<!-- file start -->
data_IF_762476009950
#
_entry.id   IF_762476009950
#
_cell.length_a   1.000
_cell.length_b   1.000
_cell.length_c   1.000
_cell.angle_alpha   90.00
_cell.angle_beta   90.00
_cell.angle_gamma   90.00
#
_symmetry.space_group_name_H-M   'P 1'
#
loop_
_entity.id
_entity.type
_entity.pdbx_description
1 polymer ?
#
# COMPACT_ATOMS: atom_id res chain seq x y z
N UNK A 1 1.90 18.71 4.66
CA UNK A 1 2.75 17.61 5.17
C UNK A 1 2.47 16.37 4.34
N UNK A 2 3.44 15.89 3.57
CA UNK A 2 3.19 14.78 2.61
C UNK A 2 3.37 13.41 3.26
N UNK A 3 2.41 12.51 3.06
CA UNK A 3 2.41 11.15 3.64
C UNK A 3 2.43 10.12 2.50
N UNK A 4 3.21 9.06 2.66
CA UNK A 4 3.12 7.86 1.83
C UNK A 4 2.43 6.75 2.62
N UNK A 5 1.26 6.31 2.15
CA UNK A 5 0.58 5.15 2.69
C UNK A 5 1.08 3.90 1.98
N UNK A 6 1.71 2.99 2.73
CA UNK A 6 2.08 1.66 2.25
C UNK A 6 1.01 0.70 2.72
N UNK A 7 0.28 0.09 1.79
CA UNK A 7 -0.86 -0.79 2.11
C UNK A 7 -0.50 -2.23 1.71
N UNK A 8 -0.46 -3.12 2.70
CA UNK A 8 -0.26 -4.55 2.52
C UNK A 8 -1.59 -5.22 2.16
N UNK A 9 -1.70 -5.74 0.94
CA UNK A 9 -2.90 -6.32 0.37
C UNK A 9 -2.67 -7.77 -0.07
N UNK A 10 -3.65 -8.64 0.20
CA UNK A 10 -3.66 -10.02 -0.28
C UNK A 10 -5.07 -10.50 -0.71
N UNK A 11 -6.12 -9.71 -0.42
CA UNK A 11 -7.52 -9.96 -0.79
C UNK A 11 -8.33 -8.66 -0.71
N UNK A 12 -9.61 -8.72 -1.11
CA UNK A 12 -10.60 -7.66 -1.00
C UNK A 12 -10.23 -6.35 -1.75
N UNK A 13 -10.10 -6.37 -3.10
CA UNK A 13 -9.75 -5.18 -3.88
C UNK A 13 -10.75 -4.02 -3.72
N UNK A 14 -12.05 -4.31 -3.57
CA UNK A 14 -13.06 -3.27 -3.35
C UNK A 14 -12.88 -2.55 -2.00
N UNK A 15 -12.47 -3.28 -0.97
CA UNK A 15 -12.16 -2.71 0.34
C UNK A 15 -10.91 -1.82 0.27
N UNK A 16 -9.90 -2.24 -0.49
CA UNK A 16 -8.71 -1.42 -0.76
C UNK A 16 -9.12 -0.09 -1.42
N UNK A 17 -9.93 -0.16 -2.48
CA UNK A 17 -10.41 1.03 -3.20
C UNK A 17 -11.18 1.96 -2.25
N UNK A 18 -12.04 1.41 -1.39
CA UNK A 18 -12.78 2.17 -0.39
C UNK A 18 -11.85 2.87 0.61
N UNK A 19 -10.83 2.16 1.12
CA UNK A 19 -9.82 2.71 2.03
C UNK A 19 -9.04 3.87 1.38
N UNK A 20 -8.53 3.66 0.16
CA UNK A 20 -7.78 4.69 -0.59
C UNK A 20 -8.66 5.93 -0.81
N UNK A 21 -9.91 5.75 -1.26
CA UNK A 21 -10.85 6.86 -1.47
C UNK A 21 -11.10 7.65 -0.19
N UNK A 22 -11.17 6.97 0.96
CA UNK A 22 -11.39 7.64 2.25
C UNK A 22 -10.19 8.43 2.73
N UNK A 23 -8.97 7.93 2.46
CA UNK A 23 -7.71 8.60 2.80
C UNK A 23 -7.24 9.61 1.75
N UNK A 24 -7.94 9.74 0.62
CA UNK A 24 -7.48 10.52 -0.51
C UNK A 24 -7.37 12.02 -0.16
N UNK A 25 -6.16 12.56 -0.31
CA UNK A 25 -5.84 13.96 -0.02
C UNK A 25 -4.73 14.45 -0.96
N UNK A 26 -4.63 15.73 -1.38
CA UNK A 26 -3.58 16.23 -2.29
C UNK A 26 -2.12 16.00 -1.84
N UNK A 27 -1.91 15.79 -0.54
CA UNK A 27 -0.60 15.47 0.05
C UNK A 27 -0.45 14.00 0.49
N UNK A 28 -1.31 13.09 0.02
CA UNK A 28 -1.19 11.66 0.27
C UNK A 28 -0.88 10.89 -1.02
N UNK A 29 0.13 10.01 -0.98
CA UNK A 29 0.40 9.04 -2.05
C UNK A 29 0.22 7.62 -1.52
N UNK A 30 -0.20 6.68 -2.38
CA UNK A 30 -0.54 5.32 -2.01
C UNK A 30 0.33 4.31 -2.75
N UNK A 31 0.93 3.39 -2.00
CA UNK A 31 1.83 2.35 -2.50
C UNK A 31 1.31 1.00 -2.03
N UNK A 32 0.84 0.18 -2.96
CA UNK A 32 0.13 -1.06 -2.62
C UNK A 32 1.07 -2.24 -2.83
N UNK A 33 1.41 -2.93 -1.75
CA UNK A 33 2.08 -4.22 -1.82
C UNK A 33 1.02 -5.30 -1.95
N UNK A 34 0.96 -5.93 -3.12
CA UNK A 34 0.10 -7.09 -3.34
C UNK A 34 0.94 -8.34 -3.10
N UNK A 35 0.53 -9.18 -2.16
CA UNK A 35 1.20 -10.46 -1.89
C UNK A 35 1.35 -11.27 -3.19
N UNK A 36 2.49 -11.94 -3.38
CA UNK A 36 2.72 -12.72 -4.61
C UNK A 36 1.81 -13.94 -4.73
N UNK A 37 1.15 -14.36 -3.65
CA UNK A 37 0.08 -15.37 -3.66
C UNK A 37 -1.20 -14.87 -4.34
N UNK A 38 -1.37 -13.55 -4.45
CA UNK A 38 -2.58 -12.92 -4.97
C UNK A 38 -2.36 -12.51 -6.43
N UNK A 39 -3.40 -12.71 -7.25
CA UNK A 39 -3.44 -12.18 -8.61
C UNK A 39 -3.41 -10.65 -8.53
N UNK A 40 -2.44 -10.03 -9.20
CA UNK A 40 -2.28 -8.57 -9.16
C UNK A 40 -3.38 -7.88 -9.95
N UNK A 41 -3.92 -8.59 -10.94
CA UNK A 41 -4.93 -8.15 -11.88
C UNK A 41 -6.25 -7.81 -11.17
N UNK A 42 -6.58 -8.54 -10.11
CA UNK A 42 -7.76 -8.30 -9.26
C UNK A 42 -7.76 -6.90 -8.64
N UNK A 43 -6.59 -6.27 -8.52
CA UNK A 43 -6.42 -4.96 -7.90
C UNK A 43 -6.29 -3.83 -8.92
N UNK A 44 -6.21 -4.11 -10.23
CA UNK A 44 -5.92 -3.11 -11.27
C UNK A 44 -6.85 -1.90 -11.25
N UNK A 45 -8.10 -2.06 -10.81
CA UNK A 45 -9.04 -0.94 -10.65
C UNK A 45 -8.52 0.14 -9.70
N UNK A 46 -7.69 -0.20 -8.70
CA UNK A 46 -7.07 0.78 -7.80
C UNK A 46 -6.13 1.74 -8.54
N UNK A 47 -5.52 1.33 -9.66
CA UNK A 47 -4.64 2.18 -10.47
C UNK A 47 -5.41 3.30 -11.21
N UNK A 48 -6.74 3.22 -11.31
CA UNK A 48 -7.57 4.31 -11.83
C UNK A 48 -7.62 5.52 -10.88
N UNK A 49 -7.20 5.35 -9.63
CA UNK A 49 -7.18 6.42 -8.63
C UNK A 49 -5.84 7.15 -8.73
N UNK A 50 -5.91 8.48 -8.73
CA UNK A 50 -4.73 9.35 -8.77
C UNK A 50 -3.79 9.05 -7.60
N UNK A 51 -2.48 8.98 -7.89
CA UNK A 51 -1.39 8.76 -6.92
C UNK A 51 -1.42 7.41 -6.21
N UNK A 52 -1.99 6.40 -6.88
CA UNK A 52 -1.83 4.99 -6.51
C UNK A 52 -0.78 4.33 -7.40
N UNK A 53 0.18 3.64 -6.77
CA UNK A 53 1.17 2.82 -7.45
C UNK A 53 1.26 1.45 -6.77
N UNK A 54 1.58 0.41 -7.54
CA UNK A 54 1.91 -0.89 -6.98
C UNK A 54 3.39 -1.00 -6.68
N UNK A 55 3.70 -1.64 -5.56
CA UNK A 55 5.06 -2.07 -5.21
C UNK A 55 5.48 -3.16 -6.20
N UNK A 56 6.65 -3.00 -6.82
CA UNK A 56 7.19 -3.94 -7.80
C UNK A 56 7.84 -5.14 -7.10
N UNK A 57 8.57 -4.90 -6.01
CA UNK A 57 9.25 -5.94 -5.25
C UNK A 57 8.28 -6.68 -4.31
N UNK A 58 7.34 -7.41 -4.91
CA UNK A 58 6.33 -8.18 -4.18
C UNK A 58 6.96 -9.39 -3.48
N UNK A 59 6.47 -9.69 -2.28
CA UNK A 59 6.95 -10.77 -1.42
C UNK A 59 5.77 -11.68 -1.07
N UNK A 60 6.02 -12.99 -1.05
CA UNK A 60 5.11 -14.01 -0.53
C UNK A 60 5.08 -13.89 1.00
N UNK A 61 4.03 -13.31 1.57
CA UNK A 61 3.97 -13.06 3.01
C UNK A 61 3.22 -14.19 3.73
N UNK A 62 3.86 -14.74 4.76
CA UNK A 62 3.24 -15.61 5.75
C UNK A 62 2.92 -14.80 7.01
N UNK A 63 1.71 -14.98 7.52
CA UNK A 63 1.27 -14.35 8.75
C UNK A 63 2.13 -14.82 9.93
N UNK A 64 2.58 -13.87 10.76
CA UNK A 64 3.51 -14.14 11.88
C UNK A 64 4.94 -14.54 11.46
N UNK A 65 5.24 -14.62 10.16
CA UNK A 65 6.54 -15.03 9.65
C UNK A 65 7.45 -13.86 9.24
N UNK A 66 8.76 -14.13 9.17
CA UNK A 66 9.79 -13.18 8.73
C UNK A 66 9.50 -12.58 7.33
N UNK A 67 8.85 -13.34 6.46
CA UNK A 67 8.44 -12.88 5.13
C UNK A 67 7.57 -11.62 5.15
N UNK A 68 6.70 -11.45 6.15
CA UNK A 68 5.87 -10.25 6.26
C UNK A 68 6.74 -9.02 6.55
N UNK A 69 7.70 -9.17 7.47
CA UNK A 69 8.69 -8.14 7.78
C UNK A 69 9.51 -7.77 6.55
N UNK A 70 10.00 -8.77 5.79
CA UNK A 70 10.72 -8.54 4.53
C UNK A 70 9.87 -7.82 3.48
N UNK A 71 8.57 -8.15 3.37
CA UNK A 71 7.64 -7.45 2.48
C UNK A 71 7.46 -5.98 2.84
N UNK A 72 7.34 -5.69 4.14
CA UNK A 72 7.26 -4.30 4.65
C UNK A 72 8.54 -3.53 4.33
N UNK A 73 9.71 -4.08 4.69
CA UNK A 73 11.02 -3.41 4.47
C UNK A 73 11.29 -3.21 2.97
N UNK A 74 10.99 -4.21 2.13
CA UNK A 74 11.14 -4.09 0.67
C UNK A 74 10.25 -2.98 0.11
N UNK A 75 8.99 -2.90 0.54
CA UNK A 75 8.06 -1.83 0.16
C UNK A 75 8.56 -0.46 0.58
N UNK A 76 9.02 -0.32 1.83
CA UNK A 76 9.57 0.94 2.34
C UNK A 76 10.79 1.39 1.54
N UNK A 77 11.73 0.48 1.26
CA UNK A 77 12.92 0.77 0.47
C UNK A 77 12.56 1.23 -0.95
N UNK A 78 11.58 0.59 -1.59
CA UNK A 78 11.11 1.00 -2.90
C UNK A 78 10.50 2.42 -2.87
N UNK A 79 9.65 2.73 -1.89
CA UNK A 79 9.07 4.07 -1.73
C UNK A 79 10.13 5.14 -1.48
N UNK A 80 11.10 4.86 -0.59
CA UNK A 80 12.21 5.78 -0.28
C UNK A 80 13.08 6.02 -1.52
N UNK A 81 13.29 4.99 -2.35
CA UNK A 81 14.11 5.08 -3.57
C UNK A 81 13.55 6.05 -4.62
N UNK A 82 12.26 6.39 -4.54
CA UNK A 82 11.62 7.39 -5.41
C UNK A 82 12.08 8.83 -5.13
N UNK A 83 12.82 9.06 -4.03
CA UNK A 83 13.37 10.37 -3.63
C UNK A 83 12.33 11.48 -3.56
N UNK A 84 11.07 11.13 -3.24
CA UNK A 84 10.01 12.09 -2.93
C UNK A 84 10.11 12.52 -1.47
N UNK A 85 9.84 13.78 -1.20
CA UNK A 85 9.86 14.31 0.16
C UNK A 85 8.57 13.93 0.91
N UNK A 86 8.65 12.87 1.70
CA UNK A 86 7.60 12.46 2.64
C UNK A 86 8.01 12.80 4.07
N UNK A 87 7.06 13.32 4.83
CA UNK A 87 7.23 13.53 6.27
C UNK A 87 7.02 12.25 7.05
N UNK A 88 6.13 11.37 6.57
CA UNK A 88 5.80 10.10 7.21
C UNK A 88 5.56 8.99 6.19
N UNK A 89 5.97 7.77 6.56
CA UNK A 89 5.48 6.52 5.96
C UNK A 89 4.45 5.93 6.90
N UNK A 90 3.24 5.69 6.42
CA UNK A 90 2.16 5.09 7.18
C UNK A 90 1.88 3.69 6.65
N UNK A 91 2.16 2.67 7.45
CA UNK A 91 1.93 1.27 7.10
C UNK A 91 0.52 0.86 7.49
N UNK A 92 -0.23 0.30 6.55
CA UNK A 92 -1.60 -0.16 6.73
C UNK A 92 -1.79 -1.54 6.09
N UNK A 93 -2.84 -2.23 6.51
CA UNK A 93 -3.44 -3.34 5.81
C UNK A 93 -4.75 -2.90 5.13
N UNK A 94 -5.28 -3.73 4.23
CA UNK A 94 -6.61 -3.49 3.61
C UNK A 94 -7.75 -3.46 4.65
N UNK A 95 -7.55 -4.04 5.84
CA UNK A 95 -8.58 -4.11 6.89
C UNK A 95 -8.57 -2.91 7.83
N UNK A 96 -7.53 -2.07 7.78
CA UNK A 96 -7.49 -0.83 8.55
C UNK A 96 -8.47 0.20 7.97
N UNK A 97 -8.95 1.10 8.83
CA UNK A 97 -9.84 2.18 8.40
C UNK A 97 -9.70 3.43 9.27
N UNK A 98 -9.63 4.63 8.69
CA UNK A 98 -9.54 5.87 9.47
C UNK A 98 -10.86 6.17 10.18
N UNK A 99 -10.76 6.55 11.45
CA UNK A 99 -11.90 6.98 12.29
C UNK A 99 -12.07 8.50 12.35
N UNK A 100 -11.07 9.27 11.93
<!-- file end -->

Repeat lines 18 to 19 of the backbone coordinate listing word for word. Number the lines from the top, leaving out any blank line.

1 polymer ?
#